Rapamycin inhibits the proliferation and differentiation of 3T3-L1 cell lines and human precursor adipocytes by blocking PPARγ activity [45]. The mTOR protein positively regulates the activity of PPARγ to promote lipid synthesis and deposition [46]. Therefore, the epistatic relationship between PPARγ and mTOR may be environment-dependent, or PPARγ may be activated by mTOR and operate a negative feedback loop to limit mTOR activation [47]. We found here that inhibition of PPARγ activity before blocking the mTOR pathway induced autophagy and promoted lipid accumulation by STCs within certain time periods. Compared with activating PPARγ, inhibition of autophagy may reduce the lipid accumulation ability of STCs which suggests that PPARγ may affect lipid accumulation through mTOR-mediated autophagy.

Autophagy regulates lipid metabolism either by inducing lysosomal lipolysis of LDs (liphagy) or by participating in the formation of LDs [48]. In addition to its role in LD catabolism, several recent studies have shown that autophagy is involved in the formation of LDs by providing fatty acids for the synthesis of triacylglycerol. Triacylglycerol is a key source of calories for energy homeostasis. Deactivation of the autophagy pathway resulted in a significant decrease in triacylglycerol levels in mature seeds of Arabidopsis [49]. The results of this study indicate that autophagy is more likely to participate in the formation of LDs in trophoblastic cells.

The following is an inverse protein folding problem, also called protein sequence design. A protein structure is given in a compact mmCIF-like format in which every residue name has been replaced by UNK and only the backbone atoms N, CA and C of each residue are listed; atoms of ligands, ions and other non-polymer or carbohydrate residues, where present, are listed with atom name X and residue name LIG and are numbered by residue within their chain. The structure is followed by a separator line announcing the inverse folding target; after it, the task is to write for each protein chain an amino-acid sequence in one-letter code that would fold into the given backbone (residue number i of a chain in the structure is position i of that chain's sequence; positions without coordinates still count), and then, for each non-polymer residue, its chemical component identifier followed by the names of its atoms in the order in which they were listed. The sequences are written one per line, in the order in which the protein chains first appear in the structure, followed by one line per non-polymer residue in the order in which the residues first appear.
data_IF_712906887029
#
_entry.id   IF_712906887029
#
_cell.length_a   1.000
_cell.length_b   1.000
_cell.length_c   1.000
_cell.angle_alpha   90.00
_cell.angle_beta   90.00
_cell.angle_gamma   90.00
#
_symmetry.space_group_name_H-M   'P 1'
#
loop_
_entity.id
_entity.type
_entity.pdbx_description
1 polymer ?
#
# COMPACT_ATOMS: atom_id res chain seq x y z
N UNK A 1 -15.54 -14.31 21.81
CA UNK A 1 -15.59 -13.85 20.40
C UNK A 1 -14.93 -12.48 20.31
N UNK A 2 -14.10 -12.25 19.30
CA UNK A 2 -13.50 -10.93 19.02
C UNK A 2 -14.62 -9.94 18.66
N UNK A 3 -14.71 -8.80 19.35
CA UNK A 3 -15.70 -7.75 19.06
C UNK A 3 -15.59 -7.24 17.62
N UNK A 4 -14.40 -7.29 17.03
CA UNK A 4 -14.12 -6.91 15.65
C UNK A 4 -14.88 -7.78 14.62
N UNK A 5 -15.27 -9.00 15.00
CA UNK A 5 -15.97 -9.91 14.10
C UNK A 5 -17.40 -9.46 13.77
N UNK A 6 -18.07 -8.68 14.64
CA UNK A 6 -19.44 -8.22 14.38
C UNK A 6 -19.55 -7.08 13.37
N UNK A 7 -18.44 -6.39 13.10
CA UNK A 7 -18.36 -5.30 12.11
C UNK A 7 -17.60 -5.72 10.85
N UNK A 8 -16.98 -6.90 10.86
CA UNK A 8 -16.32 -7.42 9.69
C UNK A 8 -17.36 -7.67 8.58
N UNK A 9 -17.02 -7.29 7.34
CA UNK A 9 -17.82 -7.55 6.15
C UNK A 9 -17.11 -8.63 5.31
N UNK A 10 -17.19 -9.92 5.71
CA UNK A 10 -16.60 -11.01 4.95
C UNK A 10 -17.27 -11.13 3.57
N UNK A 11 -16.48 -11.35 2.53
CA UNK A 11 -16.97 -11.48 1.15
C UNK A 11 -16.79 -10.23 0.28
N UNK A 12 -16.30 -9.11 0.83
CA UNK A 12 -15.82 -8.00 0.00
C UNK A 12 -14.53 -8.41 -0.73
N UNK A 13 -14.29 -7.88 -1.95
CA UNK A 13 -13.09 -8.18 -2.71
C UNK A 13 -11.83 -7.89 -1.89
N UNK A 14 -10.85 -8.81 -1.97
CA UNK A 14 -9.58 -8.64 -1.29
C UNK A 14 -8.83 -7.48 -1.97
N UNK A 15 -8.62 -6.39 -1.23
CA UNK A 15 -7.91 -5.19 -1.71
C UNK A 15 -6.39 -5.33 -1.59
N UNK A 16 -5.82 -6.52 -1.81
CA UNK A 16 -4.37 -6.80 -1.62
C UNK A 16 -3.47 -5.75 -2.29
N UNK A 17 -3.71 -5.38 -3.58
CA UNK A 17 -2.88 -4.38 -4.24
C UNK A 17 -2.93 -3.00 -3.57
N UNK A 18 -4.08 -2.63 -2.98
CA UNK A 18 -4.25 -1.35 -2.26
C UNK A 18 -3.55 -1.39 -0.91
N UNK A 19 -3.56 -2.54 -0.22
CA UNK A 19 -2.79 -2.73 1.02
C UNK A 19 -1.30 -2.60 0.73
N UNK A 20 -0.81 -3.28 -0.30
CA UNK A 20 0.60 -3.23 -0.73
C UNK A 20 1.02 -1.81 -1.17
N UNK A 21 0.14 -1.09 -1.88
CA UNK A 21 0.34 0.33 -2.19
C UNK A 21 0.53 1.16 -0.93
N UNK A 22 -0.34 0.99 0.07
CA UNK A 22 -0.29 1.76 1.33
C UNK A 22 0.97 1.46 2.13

Autophagy-related genes (ATGs) are implicated in the formation of LDs [50]. For example, the MAP1-LC3 coupling system that plays a central role in autophagy is essential for LD formation in hepatocytes [51]. The LC3 protein is expressed in most cell types, and, as LC3-II is a structural component of mature autophagy, the protein is often used as a specific marker for autophagy. ATGs are involved in the formation of LDs both in Caenorhabditis elegans and in cultured mammalian cells [52]. The ATG5 protein exerts a key role in lipid metabolism by regulating LD formation in the kidney [53]. These findings suggest that a division of labor occurs between ATGs that dictates which autophagy pathway is redirected to address the effects of lipid degradation or accumulation. The Beclin1 (ATG6) protein differs from other ATGs due to its nonautophagy specificity. This protein forms part of the lipid kinase complex that is involved in cytoplasmic lipid metabolism [54]. Previous studies have shown that Beclin1 has the potential to promote lipid storage in cells [32, 55]. We observed here that LC3B-II (ATG8) protein levels often increased and decreased in the cells with increased and decreased TG content, respectively. In parallel, the lipid content and Beclin1 protein levels decreased in a time-dependent manner after inhibition of PPARγ activity.